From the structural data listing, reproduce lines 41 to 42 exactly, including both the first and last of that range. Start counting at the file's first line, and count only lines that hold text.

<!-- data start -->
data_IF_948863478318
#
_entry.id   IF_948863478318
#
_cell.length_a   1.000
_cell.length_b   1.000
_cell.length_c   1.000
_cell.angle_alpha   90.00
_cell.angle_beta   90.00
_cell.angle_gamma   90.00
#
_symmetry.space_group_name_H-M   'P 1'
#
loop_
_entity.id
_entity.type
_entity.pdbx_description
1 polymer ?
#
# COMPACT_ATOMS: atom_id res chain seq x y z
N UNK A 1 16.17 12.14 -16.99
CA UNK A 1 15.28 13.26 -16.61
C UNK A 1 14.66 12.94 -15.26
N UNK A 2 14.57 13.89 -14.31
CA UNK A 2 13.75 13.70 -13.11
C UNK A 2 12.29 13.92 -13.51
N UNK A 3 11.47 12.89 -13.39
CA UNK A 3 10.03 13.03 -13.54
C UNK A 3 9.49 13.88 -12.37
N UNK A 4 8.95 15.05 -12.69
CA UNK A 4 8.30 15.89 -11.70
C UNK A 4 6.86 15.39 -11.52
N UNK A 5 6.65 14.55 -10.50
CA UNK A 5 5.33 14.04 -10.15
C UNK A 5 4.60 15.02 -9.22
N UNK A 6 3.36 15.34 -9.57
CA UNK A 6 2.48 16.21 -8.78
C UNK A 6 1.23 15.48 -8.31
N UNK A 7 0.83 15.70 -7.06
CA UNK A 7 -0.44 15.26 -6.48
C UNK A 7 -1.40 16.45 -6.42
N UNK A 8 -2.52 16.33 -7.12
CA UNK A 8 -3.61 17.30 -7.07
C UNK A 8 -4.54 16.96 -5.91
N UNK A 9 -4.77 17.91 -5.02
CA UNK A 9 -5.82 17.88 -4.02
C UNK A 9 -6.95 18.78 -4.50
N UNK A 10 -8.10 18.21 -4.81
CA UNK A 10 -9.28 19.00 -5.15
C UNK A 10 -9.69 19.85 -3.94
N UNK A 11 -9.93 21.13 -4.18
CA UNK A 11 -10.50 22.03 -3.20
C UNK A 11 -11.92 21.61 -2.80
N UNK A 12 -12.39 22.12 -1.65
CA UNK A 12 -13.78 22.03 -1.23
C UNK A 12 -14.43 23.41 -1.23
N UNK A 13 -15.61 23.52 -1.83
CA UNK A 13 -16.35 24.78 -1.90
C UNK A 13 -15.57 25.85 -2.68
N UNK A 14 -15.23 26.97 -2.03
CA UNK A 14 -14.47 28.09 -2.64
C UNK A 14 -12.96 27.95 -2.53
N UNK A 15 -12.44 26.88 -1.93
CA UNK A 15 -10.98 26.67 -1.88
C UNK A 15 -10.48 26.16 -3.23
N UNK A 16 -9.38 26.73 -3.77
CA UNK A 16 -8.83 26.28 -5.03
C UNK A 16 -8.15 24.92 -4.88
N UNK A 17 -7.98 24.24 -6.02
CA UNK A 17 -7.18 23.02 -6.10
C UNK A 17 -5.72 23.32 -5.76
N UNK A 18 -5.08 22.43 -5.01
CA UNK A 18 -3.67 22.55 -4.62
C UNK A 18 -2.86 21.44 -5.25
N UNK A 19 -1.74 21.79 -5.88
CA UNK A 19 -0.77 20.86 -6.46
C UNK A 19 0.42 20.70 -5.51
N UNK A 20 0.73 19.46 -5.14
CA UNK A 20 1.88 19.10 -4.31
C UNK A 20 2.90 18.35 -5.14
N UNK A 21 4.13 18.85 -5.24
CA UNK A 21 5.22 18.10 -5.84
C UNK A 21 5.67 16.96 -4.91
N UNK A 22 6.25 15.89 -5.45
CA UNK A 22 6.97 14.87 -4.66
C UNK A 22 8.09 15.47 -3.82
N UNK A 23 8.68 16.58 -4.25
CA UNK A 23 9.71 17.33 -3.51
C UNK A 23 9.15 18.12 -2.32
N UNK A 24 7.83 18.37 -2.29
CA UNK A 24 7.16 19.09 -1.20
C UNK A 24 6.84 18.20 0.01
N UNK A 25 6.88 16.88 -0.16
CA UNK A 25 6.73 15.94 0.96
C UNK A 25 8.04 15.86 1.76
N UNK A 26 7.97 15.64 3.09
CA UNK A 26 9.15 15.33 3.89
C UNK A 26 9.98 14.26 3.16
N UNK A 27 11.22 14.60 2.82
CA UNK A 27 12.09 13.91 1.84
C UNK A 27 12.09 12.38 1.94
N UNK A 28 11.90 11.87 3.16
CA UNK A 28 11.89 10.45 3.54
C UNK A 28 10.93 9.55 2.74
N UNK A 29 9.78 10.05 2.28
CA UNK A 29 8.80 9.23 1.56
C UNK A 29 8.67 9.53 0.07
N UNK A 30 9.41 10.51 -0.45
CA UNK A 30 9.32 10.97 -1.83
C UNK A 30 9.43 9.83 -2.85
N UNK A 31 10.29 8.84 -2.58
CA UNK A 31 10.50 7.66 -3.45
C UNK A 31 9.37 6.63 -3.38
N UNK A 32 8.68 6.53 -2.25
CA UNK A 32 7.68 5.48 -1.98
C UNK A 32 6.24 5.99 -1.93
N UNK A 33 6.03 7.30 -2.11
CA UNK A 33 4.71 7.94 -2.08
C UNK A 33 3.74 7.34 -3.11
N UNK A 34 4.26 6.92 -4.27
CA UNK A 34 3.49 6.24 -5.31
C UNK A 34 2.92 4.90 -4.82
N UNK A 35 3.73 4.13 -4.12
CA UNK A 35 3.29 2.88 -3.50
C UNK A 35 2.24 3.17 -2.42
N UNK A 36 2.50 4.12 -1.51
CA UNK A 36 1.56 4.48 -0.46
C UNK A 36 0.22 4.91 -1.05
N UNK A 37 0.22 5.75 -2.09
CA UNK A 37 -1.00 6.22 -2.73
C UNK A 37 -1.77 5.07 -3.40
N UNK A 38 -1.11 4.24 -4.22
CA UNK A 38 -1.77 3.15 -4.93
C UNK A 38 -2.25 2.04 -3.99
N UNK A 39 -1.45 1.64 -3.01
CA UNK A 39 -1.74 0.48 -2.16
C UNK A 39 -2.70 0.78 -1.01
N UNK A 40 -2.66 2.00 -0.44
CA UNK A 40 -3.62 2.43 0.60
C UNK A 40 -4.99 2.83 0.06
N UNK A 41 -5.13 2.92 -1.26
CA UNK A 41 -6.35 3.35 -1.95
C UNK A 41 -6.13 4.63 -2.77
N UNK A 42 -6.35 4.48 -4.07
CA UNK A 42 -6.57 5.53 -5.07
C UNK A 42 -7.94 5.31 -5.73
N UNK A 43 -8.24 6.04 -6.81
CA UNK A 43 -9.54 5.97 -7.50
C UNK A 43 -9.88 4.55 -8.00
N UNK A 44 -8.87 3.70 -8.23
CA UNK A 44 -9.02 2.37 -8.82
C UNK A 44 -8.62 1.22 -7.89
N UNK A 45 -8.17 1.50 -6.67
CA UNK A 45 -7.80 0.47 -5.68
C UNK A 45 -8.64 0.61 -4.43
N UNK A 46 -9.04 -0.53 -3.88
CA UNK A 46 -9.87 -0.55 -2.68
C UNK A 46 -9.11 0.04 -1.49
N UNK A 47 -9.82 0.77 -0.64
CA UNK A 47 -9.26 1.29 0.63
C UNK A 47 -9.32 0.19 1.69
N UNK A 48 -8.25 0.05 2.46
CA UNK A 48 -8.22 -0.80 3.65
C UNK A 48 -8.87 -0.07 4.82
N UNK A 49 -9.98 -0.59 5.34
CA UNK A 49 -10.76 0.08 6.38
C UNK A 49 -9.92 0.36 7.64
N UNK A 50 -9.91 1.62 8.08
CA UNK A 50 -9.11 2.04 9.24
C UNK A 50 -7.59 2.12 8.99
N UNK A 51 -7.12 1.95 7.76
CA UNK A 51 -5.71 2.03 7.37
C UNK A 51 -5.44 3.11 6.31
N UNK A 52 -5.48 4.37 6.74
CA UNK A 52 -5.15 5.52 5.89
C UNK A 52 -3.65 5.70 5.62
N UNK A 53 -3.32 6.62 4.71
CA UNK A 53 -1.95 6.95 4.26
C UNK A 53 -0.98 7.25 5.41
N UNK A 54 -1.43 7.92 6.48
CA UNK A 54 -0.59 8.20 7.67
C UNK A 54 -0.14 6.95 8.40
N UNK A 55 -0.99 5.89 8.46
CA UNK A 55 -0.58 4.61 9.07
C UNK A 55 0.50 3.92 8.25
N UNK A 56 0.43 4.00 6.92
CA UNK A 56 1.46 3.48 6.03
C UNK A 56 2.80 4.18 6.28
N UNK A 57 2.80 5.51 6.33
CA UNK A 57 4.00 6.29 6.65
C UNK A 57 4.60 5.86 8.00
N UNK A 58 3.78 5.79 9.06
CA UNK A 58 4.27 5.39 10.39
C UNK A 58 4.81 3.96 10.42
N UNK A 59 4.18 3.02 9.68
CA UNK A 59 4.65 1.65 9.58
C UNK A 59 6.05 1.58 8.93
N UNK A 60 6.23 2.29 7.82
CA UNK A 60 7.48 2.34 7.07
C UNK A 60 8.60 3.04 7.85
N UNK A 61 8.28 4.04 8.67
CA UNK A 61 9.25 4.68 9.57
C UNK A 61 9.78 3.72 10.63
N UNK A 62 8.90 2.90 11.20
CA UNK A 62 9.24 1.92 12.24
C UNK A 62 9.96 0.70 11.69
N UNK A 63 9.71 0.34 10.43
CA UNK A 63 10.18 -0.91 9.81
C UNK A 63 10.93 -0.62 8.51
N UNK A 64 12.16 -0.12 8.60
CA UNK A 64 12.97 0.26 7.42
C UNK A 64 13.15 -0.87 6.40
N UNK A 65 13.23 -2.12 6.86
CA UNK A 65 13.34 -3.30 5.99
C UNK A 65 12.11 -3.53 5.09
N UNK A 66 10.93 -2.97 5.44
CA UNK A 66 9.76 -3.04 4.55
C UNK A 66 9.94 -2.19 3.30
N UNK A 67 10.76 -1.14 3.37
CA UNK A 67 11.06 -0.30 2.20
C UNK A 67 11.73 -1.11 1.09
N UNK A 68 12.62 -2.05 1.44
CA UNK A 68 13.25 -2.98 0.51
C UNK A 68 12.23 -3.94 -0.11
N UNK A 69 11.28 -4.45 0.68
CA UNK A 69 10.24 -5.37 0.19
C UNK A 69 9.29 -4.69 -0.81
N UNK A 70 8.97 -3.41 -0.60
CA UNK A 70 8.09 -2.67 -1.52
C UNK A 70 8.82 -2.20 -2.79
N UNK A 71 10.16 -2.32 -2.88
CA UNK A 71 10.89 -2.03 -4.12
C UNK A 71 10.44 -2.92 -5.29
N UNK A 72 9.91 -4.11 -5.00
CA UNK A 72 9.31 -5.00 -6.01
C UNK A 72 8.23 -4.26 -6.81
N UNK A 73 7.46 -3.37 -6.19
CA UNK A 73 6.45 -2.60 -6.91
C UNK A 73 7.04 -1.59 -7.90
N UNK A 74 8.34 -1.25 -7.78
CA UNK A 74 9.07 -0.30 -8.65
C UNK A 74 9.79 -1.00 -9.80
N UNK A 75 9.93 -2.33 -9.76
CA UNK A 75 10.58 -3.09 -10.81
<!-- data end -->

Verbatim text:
C UNK A 7 -1.40 16.45 -6.42
N UNK A 8 -2.52 16.33 -7.12